On this matter, one participant said: “Absolutely, you are noting that there is little training in universal design, and this really is something that needs to be considered as a dimension of relational learning space/learning presence in online environments, and really should be something that all profs are supported with. Some schools with large Accessibility Resource Centres and Centres for Teaching and Learning sometimes have this benefit, but functionally, finding the time, the patience, the mental space as a prof within an environment that does not prioritize this in the ‘merit’ systems for faculty members means it is something that gets less attention.” This is why AQEIPS is working on developing workshops on this topic. Stay tuned!
We exchanged about what various institutions were doing to accommodate students with a variety of disabilities and noted that not everyone has the same approach.
QUESTION: Potential solutions to facilitate remote classes for SWD?
We are now realizing that classes that have existed for a long time and always caused certain difficulties, are challenging for a wider range of students since they have been moved online.
However, one participant said: “It’s interesting to notice how things have BECOME more accessible for some of us with chronic health conditions or certain disabilities (flareups, can’t leave the house at times, etc.) We used to get told that we couldn’t meet learning objectives that way; now that everyone needs to meet their learning objectives that way, there’s more creativity and more opening for people to figure out how to do that.”
An assistant tech specialist from a university in Edmonton said: “The biggest problem is that students don’t know what platform instructors will be using, so they don’t know what to expect. Students should know ahead of time what instructors are planning (e.g. live lectures online, all project-based, etc.). If institutions could come up with a model, so the students know what to expect, it would be a huge help.”
One participant said: “Note that most resources do not specifically consider accessibility or include design innovation processes with voices of disabled faculty or learners” involvement. Additionally, there is very little in the way of “trauma-informed” elements for course design given the pandemic context although certain types of courses, such as Indigenous-centred courses are (and usually do) including considerations about how learners can bring “their whole selves” into the space, including potentially heightened anxieties, or general life realities, in order to allow the learning space to be more responsive, so there may be some really worthwhile synergies between accessible teaching and learning online and educational development innovations for Indigenous knowledges courses shifting online.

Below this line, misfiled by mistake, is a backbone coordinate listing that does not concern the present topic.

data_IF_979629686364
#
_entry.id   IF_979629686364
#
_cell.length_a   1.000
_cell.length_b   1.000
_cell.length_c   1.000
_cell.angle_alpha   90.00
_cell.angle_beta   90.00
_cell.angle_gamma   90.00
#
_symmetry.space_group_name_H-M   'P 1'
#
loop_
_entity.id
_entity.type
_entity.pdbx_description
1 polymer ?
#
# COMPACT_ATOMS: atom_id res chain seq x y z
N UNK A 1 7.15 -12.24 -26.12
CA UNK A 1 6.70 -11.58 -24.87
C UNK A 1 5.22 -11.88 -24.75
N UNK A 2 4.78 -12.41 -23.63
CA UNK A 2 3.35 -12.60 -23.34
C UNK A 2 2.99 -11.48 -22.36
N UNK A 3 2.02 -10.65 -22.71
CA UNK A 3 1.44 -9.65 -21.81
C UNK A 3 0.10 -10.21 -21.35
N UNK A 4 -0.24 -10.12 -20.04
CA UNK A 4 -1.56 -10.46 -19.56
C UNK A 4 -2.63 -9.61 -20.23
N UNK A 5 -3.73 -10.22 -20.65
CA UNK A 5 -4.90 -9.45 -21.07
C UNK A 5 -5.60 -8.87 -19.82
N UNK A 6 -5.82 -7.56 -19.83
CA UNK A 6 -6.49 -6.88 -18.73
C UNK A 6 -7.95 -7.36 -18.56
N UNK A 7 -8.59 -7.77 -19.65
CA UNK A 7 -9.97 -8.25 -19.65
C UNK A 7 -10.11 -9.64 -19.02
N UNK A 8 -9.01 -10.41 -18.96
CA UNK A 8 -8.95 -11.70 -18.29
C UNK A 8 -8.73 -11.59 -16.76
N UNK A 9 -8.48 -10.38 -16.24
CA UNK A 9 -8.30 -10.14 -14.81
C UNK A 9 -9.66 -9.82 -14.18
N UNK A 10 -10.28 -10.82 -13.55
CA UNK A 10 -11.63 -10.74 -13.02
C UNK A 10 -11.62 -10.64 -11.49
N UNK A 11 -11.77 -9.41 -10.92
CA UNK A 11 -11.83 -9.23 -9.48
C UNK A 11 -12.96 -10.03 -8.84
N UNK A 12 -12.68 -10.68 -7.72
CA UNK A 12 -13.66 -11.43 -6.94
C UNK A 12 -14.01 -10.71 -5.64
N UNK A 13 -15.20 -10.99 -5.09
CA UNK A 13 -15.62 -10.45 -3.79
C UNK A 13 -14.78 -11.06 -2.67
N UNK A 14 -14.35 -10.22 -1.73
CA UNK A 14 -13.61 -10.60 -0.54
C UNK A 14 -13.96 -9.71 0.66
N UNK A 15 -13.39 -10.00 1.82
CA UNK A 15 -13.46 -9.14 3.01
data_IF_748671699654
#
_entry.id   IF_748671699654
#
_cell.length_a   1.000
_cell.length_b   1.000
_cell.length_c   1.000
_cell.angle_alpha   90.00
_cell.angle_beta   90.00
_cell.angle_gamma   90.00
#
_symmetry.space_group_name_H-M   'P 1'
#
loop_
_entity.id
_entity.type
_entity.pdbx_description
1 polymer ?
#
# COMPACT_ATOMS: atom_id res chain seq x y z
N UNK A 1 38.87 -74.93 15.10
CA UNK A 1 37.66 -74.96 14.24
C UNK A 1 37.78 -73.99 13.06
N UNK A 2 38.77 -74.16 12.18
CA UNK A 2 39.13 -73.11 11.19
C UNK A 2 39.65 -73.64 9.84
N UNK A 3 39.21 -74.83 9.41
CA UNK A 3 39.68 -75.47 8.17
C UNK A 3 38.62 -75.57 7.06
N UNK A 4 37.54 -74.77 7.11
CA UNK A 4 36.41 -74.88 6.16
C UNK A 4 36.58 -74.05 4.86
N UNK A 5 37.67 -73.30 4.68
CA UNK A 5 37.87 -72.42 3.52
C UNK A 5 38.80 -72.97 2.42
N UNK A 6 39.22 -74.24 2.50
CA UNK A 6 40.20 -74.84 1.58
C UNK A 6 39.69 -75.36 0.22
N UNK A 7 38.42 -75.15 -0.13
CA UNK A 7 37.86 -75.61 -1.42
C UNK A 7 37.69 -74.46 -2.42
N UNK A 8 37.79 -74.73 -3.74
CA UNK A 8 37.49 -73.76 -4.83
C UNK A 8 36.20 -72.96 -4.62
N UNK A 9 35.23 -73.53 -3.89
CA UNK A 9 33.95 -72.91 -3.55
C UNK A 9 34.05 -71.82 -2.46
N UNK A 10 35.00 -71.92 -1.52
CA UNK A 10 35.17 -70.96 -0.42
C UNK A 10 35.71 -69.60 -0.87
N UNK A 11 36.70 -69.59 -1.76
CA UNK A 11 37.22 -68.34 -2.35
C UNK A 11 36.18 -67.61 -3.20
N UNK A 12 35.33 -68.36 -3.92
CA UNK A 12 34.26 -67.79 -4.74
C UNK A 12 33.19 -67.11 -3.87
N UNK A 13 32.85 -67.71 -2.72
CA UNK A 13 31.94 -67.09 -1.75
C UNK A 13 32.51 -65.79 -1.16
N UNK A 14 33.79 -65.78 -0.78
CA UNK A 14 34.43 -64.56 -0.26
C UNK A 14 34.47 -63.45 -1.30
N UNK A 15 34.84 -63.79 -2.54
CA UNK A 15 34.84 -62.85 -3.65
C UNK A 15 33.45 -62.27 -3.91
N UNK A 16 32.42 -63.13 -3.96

A student added: “I just had an Indigenous Knowledges in Social Work course over the winter, and it was great because it acknowledges all the realities of being an online student and the ways that technology would impact the learning experience, in a discussion about how society influences how we learn. The Center for Indigenous Pedagogy at Laurier is doing important work and might have good things to say relevant to this discussion.”
An Accessibility Experiential Learning Coordinator in the Career and Experiential Learning Department from Thompson Rivers University in BC who instructs Career Management said: “I recently did a webinar about reframing productivity and hacks for staying on track while working and studying from home. This comes from a universal design perspective and addresses the reality that we are all learning and working in different ways as a result of this crisis.”
Another participant said: “Going back to the question about possible solutions, I have found that the students I support benefit from someone going through the course websites to help them navigate what is happening in each course. Each prof uses the course websites differently and it can be difficult to navigate each course site to find out who is doing what, when, how (zoom, online chat, other).”
At the end we shared links and phone numbers for mental health support resources across Canada (see PowerPoint in the video).
Below is a list of various resources that were shared by participants during the webinar to help teachers plan online courses.
RESOURCES to help instructors plan online courses:
Accessible Campus website: https://accessiblecampus.ca/tools-resources/educators-tool-kit/course-planning/accessibility-in-e-learning/
A course offering from Dalhousie: https://www.dal.ca/news/today/2020/04/03/online_design_and_delivery_course.html
Laurier University website (see “Accessible Learning Online” section): https://students.wlu.ca/academics/support-and-advising/accessible-learning-centre/index.html